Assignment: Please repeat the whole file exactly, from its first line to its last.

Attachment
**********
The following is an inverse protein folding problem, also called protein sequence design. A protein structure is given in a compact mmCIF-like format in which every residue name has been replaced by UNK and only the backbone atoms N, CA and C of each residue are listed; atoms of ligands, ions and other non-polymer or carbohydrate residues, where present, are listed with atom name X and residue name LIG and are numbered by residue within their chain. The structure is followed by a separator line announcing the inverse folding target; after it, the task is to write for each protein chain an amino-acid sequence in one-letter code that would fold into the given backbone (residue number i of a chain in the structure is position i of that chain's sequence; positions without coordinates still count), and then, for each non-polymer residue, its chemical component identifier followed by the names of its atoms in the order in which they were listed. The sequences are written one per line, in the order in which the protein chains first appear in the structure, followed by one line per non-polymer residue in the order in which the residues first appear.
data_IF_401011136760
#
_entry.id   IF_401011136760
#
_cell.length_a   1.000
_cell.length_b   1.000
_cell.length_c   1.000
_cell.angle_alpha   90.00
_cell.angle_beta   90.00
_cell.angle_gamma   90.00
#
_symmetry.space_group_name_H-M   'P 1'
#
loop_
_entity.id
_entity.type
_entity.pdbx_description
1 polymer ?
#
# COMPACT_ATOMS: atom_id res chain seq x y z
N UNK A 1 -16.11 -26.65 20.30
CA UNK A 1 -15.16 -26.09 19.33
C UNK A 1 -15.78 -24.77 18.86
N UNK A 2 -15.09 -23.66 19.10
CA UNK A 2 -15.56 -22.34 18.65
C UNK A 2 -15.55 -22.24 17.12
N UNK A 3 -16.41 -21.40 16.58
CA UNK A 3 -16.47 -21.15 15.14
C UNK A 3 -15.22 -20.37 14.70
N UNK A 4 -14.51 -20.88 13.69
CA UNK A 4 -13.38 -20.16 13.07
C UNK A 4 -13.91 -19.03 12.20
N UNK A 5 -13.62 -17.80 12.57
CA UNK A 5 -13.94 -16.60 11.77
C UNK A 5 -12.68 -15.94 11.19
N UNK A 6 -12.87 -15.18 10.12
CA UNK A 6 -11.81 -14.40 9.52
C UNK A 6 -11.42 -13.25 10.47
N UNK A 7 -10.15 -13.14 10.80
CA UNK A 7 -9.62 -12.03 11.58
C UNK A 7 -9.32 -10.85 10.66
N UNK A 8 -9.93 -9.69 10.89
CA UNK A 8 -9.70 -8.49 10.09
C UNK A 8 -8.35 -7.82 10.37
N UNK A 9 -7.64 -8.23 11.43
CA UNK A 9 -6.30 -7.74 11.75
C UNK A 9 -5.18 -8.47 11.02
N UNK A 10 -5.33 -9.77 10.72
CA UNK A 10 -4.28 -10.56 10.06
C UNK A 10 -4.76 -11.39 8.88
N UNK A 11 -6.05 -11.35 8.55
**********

The following is an inverse protein folding problem, also called protein sequence design. A protein structure is given in a compact mmCIF-like format in which every residue name has been replaced by UNK and only the backbone atoms N, CA and C of each residue are listed; atoms of ligands, ions and other non-polymer or carbohydrate residues, where present, are listed with atom name X and residue name LIG and are numbered by residue within their chain. The structure is followed by a separator line announcing the inverse folding target; after it, the task is to write for each protein chain an amino-acid sequence in one-letter code that would fold into the given backbone (residue number i of a chain in the structure is position i of that chain's sequence; positions without coordinates still count), and then, for each non-polymer residue, its chemical component identifier followed by the names of its atoms in the order in which they were listed. The sequences are written one per line, in the order in which the protein chains first appear in the structure, followed by one line per non-polymer residue in the order in which the residues first appear.
data_IF_401011136760
#
_entry.id   IF_401011136760
#
_cell.length_a   1.000
_cell.length_b   1.000
_cell.length_c   1.000
_cell.angle_alpha   90.00
_cell.angle_beta   90.00
_cell.angle_gamma   90.00
#
_symmetry.space_group_name_H-M   'P 1'
#
loop_
_entity.id
_entity.type
_entity.pdbx_description
1 polymer ?
#
# COMPACT_ATOMS: atom_id res chain seq x y z
N UNK A 1 -16.11 -26.65 20.30
CA UNK A 1 -15.16 -26.09 19.33
C UNK A 1 -15.78 -24.77 18.86
N UNK A 2 -15.09 -23.66 19.10
CA UNK A 2 -15.56 -22.34 18.65
C UNK A 2 -15.55 -22.24 17.12
N UNK A 3 -16.41 -21.40 16.58
CA UNK A 3 -16.47 -21.15 15.14
C UNK A 3 -15.22 -20.37 14.70
N UNK A 4 -14.51 -20.88 13.69
CA UNK A 4 -13.38 -20.16 13.07
C UNK A 4 -13.91 -19.03 12.20
N UNK A 5 -13.62 -17.80 12.57
CA UNK A 5 -13.94 -16.60 11.77
C UNK A 5 -12.68 -15.94 11.19
N UNK A 6 -12.87 -15.18 10.12
CA UNK A 6 -11.81 -14.40 9.52
C UNK A 6 -11.42 -13.25 10.47
N UNK A 7 -10.15 -13.14 10.80
CA UNK A 7 -9.62 -12.03 11.58
C UNK A 7 -9.32 -10.85 10.66
N UNK A 8 -9.93 -9.69 10.89
CA UNK A 8 -9.70 -8.49 10.09
C UNK A 8 -8.35 -7.82 10.37
N UNK A 9 -7.64 -8.23 11.43
CA UNK A 9 -6.30 -7.74 11.75
C UNK A 9 -5.18 -8.47 11.02
N UNK A 10 -5.33 -9.77 10.72
CA UNK A 10 -4.28 -10.56 10.06
C UNK A 10 -4.76 -11.39 8.88
N UNK A 11 -6.05 -11.35 8.55